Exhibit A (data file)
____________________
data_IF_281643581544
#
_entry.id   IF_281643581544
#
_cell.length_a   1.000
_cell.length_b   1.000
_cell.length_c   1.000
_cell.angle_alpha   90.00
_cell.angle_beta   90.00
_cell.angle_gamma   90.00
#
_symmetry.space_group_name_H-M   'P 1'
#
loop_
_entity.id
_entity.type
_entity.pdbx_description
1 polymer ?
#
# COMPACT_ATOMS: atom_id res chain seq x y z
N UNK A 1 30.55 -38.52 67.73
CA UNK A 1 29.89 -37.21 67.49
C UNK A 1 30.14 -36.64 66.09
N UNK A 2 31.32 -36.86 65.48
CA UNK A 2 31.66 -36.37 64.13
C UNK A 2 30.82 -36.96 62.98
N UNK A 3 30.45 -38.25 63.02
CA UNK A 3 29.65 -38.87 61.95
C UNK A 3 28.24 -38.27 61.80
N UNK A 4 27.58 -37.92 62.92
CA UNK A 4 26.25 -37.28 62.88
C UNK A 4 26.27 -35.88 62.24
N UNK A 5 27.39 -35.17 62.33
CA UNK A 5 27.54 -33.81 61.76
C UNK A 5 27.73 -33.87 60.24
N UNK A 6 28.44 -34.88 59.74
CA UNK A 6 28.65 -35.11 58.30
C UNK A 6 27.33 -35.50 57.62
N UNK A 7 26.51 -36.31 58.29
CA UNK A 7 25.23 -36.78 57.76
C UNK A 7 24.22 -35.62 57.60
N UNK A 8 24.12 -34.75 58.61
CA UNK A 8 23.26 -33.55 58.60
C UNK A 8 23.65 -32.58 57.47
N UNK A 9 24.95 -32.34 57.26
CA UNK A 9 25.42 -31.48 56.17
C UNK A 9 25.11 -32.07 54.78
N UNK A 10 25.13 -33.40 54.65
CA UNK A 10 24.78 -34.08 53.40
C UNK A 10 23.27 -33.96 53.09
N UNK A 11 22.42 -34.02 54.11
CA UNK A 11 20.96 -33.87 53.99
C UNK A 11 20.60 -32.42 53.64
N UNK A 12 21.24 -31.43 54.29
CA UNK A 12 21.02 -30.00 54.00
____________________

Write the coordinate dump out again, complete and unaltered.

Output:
data_IF_281643581544
#
_entry.id   IF_281643581544
#
_cell.length_a   1.000
_cell.length_b   1.000
_cell.length_c   1.000
_cell.angle_alpha   90.00
_cell.angle_beta   90.00
_cell.angle_gamma   90.00
#
_symmetry.space_group_name_H-M   'P 1'
#
loop_
_entity.id
_entity.type
_entity.pdbx_description
1 polymer ?
#
# COMPACT_ATOMS: atom_id res chain seq x y z
N UNK A 1 30.55 -38.52 67.73
CA UNK A 1 29.89 -37.21 67.49
C UNK A 1 30.14 -36.64 66.09
N UNK A 2 31.32 -36.86 65.48
CA UNK A 2 31.66 -36.37 64.13
C UNK A 2 30.82 -36.96 62.98
N UNK A 3 30.45 -38.25 63.02
CA UNK A 3 29.65 -38.87 61.95
C UNK A 3 28.24 -38.27 61.80
N UNK A 4 27.58 -37.92 62.92
CA UNK A 4 26.25 -37.28 62.88
C UNK A 4 26.27 -35.88 62.24
N UNK A 5 27.39 -35.17 62.33
CA UNK A 5 27.54 -33.81 61.76
C UNK A 5 27.73 -33.87 60.24
N UNK A 6 28.44 -34.88 59.74
CA UNK A 6 28.65 -35.11 58.30
C UNK A 6 27.33 -35.50 57.62
N UNK A 7 26.51 -36.31 58.29
CA UNK A 7 25.23 -36.78 57.76
C UNK A 7 24.22 -35.62 57.60
N UNK A 8 24.12 -34.75 58.61
CA UNK A 8 23.26 -33.55 58.60
C UNK A 8 23.65 -32.58 57.47
N UNK A 9 24.95 -32.34 57.26
CA UNK A 9 25.42 -31.48 56.17
C UNK A 9 25.11 -32.07 54.78
N UNK A 10 25.13 -33.40 54.65
CA UNK A 10 24.78 -34.08 53.40
C UNK A 10 23.27 -33.96 53.09
N UNK A 11 22.42 -34.02 54.11
CA UNK A 11 20.96 -33.87 53.99
C UNK A 11 20.60 -32.42 53.64
N UNK A 12 21.24 -31.43 54.29
CA UNK A 12 21.02 -30.00 54.00